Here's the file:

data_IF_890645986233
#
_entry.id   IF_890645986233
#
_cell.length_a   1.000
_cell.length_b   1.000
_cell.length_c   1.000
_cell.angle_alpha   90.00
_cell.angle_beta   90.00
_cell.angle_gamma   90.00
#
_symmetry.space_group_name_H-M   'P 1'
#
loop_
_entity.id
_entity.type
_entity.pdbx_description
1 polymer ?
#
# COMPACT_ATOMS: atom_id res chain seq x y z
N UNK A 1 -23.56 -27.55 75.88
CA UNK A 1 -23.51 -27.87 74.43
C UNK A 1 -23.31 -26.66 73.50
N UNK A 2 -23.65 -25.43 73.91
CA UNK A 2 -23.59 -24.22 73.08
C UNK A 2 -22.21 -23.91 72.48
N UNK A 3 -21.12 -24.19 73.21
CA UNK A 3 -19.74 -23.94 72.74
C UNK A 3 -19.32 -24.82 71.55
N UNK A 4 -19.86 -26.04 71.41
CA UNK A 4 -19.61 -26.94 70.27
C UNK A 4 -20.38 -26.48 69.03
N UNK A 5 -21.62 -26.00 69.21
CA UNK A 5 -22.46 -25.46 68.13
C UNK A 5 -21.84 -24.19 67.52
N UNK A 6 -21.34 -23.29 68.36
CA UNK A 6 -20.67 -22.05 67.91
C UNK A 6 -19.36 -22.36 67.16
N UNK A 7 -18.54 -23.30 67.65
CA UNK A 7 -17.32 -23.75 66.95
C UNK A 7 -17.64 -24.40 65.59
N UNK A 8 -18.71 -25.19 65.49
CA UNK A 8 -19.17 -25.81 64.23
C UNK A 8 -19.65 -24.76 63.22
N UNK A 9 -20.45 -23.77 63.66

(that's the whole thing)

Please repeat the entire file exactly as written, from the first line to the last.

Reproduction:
data_IF_890645986233
#
_entry.id   IF_890645986233
#
_cell.length_a   1.000
_cell.length_b   1.000
_cell.length_c   1.000
_cell.angle_alpha   90.00
_cell.angle_beta   90.00
_cell.angle_gamma   90.00
#
_symmetry.space_group_name_H-M   'P 1'
#
loop_
_entity.id
_entity.type
_entity.pdbx_description
1 polymer ?
#
# COMPACT_ATOMS: atom_id res chain seq x y z
N UNK A 1 -23.56 -27.55 75.88
CA UNK A 1 -23.51 -27.87 74.43
C UNK A 1 -23.31 -26.66 73.50
N UNK A 2 -23.65 -25.43 73.91
CA UNK A 2 -23.59 -24.22 73.08
C UNK A 2 -22.21 -23.91 72.48
N UNK A 3 -21.12 -24.19 73.21
CA UNK A 3 -19.74 -23.94 72.74
C UNK A 3 -19.32 -24.82 71.55
N UNK A 4 -19.86 -26.04 71.41
CA UNK A 4 -19.61 -26.94 70.27
C UNK A 4 -20.38 -26.48 69.03
N UNK A 5 -21.62 -26.00 69.21
CA UNK A 5 -22.46 -25.46 68.13
C UNK A 5 -21.84 -24.19 67.52
N UNK A 6 -21.34 -23.29 68.36
CA UNK A 6 -20.67 -22.05 67.91
C UNK A 6 -19.36 -22.36 67.16
N UNK A 7 -18.54 -23.30 67.65
CA UNK A 7 -17.32 -23.75 66.95
C UNK A 7 -17.64 -24.40 65.59
N UNK A 8 -18.71 -25.19 65.49
CA UNK A 8 -19.17 -25.81 64.23
C UNK A 8 -19.65 -24.76 63.22
N UNK A 9 -20.45 -23.77 63.66